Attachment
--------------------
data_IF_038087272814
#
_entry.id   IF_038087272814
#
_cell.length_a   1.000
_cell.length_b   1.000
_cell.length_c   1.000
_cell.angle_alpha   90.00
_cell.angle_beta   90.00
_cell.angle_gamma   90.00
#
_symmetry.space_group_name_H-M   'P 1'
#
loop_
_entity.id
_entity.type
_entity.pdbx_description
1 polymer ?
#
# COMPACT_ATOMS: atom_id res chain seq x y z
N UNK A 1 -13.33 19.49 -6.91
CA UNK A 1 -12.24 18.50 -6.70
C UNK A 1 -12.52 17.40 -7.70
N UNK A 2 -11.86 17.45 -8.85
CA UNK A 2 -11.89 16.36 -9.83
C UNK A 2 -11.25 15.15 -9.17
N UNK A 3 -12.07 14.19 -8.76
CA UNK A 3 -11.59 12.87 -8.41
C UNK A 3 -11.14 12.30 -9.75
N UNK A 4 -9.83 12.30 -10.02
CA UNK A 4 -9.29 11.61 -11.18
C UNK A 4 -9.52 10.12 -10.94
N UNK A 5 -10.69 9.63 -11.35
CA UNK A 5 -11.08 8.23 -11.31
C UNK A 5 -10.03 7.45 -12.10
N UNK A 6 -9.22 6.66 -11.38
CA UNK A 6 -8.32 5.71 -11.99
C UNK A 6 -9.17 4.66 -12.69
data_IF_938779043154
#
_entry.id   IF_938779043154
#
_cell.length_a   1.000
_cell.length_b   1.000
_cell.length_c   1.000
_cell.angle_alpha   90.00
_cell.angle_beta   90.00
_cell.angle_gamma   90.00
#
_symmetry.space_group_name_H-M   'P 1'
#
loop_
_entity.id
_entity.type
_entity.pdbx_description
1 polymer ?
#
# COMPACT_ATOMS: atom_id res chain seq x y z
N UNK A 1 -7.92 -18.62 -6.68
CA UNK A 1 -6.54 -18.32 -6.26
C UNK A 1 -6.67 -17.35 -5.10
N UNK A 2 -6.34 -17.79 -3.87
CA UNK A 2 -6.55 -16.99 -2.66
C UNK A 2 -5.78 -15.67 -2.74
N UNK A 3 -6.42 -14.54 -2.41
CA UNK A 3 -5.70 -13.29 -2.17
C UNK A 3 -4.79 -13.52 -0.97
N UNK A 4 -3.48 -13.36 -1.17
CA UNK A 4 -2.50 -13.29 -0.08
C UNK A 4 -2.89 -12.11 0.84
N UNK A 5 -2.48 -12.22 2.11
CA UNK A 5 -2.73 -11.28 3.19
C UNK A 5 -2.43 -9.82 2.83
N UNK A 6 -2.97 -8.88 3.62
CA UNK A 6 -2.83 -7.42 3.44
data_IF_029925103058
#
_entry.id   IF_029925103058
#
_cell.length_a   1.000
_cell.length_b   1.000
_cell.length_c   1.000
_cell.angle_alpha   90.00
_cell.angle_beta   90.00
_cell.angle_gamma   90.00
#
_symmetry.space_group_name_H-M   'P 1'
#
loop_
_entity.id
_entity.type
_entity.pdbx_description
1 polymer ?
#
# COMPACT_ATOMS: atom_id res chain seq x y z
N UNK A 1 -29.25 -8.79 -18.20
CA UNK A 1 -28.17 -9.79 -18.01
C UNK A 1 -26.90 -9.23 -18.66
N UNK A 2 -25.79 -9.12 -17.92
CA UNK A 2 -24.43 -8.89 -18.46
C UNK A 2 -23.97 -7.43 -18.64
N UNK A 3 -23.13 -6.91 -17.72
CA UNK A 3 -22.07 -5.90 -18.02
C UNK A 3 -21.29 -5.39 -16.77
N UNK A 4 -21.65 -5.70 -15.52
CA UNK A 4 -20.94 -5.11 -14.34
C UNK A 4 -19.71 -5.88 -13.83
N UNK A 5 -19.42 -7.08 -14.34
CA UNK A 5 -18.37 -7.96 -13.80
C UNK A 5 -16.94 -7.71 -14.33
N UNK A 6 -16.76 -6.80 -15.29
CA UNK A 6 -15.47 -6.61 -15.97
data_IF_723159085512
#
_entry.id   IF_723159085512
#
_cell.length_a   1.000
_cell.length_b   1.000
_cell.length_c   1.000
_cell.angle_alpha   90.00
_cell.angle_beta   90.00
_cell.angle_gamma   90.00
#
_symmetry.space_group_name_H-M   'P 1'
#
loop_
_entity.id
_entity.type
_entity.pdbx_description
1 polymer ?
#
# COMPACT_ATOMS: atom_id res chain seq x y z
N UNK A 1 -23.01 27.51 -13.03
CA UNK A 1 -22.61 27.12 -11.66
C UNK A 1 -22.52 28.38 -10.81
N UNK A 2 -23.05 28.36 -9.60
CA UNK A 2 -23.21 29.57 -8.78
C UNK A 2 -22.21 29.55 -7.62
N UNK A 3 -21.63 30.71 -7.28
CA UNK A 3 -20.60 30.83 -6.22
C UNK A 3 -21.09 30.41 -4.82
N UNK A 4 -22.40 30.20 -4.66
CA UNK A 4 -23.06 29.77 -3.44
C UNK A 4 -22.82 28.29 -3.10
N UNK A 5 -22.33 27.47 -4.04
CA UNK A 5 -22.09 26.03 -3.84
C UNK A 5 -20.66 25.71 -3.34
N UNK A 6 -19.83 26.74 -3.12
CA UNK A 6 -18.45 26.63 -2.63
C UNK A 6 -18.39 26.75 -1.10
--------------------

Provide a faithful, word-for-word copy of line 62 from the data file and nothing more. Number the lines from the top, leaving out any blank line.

N UNK A 2 -6.34 -17.79 -3.87